If you feel your divorce is hard for you, imagine how your kids may feel. Some children breeze through divorce relatively unscathed, while others undergo emotional and behavioral issues throughout the process.
In many cases, these behaviors are normal and pass once the trauma of divorce ends. However, most parents in Maryland, are not child behavior experts. As such, they do not know if the behaviors or emotions their children experience during divorce are normal or cause for concern.
Common behavioral changes in children
As stated above, some kids experience unusual emotions and behaviors when their parents are divorcing. Learning about these issues helps you determine how to help your children cope with the divorce.
- Withdrawal behaviors: Some people, regardless of their age, look within for clarity during stressful events. If your child seems to be withdrawing from friends, family members or previously enjoyable activities, it may simply be their way of coping. Keep an eye on your child’s behavior going forward and attempt to engage them in the things they enjoy doing.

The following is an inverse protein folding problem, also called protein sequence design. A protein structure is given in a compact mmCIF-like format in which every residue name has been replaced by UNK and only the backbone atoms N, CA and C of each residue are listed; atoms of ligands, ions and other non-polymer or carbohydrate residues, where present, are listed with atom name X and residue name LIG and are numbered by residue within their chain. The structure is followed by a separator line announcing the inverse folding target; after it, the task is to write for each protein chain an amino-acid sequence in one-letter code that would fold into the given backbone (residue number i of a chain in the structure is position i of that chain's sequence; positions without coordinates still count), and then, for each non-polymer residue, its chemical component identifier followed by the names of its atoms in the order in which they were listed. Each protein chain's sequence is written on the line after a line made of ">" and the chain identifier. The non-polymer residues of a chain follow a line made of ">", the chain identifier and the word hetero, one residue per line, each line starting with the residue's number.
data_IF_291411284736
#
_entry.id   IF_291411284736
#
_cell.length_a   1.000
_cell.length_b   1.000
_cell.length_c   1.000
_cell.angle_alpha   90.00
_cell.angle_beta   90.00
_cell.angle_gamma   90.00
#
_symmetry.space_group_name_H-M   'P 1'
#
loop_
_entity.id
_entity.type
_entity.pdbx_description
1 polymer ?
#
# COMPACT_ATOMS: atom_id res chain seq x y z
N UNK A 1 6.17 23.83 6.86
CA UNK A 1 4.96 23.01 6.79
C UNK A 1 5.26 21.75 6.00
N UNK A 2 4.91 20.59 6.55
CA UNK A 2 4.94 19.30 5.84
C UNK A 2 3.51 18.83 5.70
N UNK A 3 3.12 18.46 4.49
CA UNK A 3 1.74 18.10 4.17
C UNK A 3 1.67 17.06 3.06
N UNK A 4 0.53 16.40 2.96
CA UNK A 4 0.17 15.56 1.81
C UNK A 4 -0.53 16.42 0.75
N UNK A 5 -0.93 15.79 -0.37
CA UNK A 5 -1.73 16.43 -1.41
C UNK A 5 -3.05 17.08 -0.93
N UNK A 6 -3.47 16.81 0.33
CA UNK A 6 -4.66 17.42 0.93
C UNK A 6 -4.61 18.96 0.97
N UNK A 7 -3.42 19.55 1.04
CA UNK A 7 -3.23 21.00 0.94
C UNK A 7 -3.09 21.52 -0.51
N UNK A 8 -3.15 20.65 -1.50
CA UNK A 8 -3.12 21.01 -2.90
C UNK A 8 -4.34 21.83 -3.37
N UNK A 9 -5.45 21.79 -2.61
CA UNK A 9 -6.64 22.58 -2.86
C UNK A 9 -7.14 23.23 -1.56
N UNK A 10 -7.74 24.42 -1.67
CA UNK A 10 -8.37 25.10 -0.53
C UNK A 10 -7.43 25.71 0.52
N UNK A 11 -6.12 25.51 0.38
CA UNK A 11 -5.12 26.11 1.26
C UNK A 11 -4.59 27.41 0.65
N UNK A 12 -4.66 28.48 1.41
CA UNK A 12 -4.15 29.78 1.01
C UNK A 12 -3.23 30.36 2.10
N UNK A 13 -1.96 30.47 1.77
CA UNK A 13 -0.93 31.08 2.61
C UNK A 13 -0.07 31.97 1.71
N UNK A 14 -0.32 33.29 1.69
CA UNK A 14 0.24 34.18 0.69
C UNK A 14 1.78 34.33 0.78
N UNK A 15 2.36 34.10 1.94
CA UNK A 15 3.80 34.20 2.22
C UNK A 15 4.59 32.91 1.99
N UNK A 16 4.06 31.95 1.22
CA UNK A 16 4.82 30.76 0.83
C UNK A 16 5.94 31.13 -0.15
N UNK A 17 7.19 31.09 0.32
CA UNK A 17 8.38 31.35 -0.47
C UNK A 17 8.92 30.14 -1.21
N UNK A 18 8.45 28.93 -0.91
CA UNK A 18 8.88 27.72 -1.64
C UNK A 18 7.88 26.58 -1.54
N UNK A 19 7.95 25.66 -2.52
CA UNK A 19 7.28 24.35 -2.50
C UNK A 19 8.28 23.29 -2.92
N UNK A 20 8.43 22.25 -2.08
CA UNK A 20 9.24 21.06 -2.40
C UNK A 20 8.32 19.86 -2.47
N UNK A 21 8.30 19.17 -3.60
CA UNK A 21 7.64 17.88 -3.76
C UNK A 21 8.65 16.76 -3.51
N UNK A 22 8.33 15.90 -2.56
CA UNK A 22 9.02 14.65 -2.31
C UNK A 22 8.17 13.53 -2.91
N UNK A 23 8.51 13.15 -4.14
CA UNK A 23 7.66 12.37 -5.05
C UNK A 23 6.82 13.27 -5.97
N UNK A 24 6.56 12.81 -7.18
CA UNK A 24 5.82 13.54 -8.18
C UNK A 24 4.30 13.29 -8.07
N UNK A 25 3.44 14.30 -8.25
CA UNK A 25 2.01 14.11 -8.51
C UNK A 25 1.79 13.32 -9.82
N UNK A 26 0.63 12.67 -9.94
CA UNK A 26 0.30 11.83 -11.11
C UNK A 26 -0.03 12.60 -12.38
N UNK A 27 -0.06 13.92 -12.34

- Difficulty focusing: Like you, your child is dealing with many monumental life changes during this time. It is normal and natural for them to be a bit distracted from school and other activities. You can help your child get back on the right track by ensuring that your home environment is stable and filled with comforting routines with which your child is already familiar.
- Regressive behaviors: Young kids going through a parental breakup often revert to behaviors from their younger years. For example, bed-wetting is a common occurrence during a divorce. Although typically natural, if these regressive behaviors continue, your child may benefit from professional counseling.
You can also help your child cope by learning more about Maryland divorce laws. When you are confident in your knowledge about the process, you have more time and energy to devote to the psychological health of your kids.